These 12 Amazing Utah Restaurants are Loaded with Local History
Good food is pretty easy to find in Utah, as are historic places. Want to combine the two into one delicious, history-filled experience? These historic restaurants in Utah are long-time favorites with tasty food, fascinating stories, and generations of happy customers.
We know that many other small towns in Utah have diners and cafes that have long histories. What are your favorite historic restaurants in Utah? Please share them in the comments below!
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Historic Restaurants in Utah
What are some historic places in Utah I should visit?
After you've fueled up at one of the above historic restaurants in Utah, why not explore one of these legendary and historic places, like:
- Kanab, Utah. With a population of approximately 5,000 residents, Kanab is located in the southern part of Utah and near the Arizona border. In addition to being one of the most charming towns in the southern part of the state, Kanab is an area that’s rich in history, too. In town you'll discover all sorts of amazing places rife with Utah history, such as The Rider-Pugh House, Moqui Cave, and Jackson Flatt Reservoir.
- Brigham Young's Winter Home. Brigham Young was a religious leader for the Church of Jesus Christ of Latter-day Saints. He was the second president of the church from 1847 until 1877. He is responsible for leading members of the church from Nauvoo, Illinois to the Salt Lake Valley.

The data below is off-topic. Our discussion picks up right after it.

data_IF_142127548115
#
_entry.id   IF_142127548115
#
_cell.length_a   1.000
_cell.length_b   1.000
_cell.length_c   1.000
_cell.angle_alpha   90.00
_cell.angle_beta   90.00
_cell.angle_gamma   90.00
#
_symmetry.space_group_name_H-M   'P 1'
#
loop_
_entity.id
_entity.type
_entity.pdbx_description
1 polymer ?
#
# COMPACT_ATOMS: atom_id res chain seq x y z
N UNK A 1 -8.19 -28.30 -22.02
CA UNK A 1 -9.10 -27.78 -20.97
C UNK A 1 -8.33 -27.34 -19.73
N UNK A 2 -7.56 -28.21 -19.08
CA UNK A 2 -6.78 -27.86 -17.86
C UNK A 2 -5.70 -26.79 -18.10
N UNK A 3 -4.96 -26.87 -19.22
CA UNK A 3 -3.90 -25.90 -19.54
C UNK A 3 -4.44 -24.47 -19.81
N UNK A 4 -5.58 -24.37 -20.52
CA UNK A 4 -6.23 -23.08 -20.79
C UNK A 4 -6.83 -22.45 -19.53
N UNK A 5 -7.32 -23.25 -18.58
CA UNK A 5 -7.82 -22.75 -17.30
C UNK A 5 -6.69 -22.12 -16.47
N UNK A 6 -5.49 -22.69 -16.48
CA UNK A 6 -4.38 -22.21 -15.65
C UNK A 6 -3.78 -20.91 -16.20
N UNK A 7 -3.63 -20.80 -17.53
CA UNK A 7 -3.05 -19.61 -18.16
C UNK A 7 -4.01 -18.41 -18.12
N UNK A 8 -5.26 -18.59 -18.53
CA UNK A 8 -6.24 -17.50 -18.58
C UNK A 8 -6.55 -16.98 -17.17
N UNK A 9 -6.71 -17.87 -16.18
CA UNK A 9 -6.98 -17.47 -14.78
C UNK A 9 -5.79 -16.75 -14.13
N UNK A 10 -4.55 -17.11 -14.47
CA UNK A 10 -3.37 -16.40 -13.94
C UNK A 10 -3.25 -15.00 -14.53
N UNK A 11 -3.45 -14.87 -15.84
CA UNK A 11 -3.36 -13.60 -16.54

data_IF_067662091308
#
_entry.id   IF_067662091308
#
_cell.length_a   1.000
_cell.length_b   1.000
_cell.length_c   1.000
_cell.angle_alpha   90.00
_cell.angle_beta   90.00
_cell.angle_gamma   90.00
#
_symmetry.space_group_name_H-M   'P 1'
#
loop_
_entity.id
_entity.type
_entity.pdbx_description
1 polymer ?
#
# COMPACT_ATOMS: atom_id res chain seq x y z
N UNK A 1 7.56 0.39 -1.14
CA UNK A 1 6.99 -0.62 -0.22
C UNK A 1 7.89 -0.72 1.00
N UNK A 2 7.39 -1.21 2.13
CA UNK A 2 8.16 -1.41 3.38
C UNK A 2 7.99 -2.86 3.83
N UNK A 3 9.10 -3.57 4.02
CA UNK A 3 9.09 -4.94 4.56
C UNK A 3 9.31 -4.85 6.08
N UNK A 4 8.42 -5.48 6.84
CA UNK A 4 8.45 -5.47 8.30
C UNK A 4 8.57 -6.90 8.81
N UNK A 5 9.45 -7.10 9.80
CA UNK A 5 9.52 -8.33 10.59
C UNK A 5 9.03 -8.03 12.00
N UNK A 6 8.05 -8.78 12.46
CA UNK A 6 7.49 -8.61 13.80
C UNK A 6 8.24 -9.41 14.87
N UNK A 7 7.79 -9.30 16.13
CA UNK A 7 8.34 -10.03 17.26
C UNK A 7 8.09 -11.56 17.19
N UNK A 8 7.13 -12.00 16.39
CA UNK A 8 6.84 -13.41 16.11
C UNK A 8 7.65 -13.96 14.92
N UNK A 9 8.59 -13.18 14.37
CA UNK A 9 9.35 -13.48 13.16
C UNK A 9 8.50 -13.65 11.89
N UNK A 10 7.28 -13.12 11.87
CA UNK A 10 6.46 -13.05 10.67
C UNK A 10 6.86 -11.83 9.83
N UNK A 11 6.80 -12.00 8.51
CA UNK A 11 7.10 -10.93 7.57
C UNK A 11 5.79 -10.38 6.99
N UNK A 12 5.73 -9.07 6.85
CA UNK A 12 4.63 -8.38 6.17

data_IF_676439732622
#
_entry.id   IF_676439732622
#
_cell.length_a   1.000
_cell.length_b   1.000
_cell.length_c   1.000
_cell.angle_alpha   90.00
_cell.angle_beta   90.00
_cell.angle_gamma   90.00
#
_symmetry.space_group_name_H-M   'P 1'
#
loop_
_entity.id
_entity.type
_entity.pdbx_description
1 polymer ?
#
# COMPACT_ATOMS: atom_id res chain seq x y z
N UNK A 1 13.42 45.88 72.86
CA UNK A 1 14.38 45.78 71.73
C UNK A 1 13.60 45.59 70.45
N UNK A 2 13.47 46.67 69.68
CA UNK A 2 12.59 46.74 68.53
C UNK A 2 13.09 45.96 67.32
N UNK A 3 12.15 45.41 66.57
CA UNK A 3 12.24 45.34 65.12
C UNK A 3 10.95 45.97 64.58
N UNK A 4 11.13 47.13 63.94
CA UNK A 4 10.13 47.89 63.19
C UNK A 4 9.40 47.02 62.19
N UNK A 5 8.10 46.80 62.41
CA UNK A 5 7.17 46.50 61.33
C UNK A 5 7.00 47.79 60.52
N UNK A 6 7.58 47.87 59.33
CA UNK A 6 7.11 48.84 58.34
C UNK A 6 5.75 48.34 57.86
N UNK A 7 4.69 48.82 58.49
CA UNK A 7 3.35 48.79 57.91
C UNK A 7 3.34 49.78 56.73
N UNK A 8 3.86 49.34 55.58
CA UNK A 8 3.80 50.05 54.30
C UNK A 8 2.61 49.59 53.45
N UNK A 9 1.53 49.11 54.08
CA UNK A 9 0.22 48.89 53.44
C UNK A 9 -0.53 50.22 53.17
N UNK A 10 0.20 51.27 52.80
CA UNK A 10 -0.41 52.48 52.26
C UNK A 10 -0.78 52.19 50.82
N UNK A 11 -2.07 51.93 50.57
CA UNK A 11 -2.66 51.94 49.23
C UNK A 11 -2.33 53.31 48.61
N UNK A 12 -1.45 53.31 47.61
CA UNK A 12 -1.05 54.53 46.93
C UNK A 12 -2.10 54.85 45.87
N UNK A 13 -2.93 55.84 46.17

- Eureka, Utah. Located right along Highway 6 in Juab County is one small town where you’ll feel like you’ve taken a step back in time. Eureka is a historic town west of Santaquin where approximately 700 people live. So, what makes this town unique? Why is it worth a visit? Well, the entire town is on the National Register of Historic Places! This area became one of Utah’s most important mining centers. There were four large mines nearby — Centennial Eureka, Gemini, Eureka Hill, and Bullion Beck and Champion — and thousands of people came to work in the mines. In the early 1900s, Eureka was home to approximately 5,000 people. Eureka continued to thrive until the late 1950s when water began flooding the mines, declining production and causing many workers to leave town. To help preserve Eureka and its history, in 1979, the entire town was officially placed on the National Register of Historic Places.
- Capitol Reef National Park is one of the most under-appreciated national parks in Utah -- and a place with immense historic significance. This park is home to incredible hiking, beautiful landscapes, and of course, Fruita. Fruita is a small settlement nestled in the heart of Capitol Reef National Park. This area was home to Fremont Indians as early as the 700s and was settled by pioneers of the Church of Jesus Christ of Latter-day Saints in 1880.